In responding to an Almanac request for biographical information from all the candidates running for the District 4 seat — a district that includes much of Menlo Park — Mr. Romero described his education as follows (semi-colons added):
"Stanford University, International Relations and Economics; Loeb Fellow, Harvard University, Graduate School of Design-Urban Planning/finance; Fannie Mae Fellow, Harvard University, Kennedy School of Government"
The Almanac subsequently erred in describing Mr. Romero as having a bachelor's degree from Stanford.
In an interview to ask Mr. Romero to clarify the facts around his period at Stanford, he said he does not have an undergraduate degree from Stanford. He spent four and a half years there, but said he left lacking the credits for a degree so he could pursue his work in urban development in communities of color, particularly East Palo Alto.
In another interview subsequent to the discovery of his assertions on the video of having degrees to his credit, Mr. Romero acknowledged the statements as mistakes by "a neophyte candidate." He repeatedly noted that his current campaign materials do not make such assertions.
"Obviously, the video certainly states what I said," Mr. Romero said, noting that he heard the audio of the forum but has not seen the video. "I think it's unfortunate that that was stated in that forum. ... Being a first time candidate at that time, this is not an excuse."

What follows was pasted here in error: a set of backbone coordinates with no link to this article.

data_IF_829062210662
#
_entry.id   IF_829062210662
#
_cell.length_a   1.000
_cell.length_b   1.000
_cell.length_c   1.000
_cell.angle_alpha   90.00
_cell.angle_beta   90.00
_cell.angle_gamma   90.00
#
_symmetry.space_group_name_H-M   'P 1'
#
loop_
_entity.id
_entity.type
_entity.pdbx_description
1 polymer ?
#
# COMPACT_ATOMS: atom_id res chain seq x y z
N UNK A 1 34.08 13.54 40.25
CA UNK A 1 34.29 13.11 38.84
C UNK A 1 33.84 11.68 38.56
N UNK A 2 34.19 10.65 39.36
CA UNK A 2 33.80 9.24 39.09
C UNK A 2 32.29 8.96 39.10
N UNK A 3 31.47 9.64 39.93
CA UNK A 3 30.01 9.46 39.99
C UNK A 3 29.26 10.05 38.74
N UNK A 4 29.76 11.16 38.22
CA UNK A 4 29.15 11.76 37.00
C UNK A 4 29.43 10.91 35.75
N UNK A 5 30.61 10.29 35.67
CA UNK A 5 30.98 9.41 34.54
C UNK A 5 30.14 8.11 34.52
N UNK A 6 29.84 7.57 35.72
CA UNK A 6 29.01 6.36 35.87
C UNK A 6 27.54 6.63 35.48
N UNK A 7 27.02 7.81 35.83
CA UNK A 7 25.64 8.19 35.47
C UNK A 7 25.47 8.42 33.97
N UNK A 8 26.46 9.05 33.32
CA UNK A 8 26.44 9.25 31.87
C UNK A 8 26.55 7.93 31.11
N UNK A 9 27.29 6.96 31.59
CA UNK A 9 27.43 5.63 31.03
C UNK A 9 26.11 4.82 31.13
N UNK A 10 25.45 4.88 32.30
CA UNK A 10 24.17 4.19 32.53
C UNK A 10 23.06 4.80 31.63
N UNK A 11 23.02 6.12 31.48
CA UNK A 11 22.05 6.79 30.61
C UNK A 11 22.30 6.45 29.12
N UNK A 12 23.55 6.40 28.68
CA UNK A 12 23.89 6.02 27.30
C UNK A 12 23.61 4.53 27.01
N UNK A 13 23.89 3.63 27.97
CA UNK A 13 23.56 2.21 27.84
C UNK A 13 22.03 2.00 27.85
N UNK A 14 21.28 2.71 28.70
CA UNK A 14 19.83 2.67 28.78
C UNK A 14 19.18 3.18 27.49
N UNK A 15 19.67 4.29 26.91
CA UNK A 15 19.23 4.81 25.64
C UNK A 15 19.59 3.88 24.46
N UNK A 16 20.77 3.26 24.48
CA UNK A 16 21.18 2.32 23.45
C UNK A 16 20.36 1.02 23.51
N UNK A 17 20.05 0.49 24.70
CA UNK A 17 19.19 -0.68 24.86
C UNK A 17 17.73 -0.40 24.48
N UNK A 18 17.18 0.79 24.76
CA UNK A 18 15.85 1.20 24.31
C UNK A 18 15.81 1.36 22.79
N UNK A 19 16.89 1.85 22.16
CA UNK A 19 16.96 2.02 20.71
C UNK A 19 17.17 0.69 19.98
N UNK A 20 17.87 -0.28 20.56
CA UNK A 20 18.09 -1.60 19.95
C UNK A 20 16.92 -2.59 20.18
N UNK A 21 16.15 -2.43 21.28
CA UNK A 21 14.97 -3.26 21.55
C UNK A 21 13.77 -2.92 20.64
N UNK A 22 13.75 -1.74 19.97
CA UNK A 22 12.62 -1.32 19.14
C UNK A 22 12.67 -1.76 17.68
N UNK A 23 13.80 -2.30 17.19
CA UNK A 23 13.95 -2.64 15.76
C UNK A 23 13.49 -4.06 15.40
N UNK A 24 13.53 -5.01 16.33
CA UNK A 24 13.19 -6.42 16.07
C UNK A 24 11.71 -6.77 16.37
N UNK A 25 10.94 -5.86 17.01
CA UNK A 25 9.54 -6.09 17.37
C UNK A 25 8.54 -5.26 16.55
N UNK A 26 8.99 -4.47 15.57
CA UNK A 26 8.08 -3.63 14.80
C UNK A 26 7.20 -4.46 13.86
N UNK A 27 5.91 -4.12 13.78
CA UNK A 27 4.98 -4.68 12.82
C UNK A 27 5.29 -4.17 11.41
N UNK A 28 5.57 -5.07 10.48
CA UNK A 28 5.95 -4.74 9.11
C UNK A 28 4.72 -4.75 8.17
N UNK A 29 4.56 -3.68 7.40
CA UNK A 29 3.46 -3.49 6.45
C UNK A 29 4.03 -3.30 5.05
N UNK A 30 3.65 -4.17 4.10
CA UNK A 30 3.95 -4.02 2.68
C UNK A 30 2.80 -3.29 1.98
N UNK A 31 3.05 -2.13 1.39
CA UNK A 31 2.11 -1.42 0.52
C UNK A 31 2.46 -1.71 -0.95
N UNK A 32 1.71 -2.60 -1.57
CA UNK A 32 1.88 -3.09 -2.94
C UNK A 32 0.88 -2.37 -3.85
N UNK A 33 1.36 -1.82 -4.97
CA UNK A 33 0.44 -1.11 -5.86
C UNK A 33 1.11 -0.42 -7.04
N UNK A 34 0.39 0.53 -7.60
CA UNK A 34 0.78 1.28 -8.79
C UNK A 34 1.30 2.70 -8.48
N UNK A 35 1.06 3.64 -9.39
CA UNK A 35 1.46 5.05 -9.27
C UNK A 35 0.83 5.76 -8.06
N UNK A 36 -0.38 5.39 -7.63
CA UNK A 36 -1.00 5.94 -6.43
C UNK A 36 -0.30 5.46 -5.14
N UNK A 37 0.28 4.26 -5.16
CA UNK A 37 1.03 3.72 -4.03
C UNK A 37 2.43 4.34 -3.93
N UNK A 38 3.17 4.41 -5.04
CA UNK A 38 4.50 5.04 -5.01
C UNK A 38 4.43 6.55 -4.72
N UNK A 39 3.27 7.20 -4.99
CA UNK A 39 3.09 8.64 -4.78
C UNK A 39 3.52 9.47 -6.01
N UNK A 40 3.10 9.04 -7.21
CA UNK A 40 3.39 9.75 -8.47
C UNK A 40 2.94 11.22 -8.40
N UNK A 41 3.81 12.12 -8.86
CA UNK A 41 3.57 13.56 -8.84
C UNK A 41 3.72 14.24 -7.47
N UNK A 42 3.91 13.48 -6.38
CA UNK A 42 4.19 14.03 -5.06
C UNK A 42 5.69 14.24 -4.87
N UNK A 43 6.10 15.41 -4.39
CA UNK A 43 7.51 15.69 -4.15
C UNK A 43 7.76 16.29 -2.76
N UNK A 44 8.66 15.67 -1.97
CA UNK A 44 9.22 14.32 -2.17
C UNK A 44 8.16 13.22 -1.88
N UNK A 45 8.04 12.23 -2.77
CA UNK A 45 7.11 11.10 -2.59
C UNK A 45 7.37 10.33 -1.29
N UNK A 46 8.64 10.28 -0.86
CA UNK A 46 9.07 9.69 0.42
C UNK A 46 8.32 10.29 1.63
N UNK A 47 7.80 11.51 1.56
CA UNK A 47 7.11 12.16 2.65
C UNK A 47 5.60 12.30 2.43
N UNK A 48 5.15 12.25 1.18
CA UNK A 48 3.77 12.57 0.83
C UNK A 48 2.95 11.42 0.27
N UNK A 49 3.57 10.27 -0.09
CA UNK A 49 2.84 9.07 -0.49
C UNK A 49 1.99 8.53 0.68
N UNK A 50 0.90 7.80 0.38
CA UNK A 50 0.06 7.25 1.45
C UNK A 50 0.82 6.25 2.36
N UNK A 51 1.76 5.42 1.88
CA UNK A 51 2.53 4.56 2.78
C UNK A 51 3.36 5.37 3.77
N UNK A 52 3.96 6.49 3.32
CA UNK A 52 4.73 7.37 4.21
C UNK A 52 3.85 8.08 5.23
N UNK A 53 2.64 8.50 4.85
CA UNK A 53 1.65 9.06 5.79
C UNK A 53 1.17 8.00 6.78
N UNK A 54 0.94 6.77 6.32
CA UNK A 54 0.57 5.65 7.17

Go to tinyurl.com/Romero-123 or tinyurl.com/Romero-124 to approximately the 16-minute mark to see the video.
In such forums, where a candidate's time at the microphone is measured in seconds, he said he was trying "to hone and refine the message and the amount of time it takes you to deliver the message."
"I would definitely consider it a mistake, one I must certainly own up to," he said. "I consider it an unintentional mistake."
His lack of an undergraduate degree has not been a stumbling block to pursuing graduate-level work, he said. He completed two fellowships at Harvard University, one to which he was invited and the other for which he applied and was accepted, he said.
As a Fannie Mae Fellow at the Kennedy School of Government, he studied housing policy, and as a Loeb Fellow, he worked on urban policy, including applying it to affordable housing, he said.
His two fellowships — which Harvard has confirmed — resulted in certificates. Asked why he described his accomplishments at Harvard as degrees in the 2008 forum, Mr. Romero replied: "I don't know about the interchangeability of that. I don't believe it was purposely misleading."
Does he plan to stay in the race? "Yes, categorically, absolutely," he said. "I have no intention of not completing this race. I stand by my accomplishments professionally, politically and legislatively."
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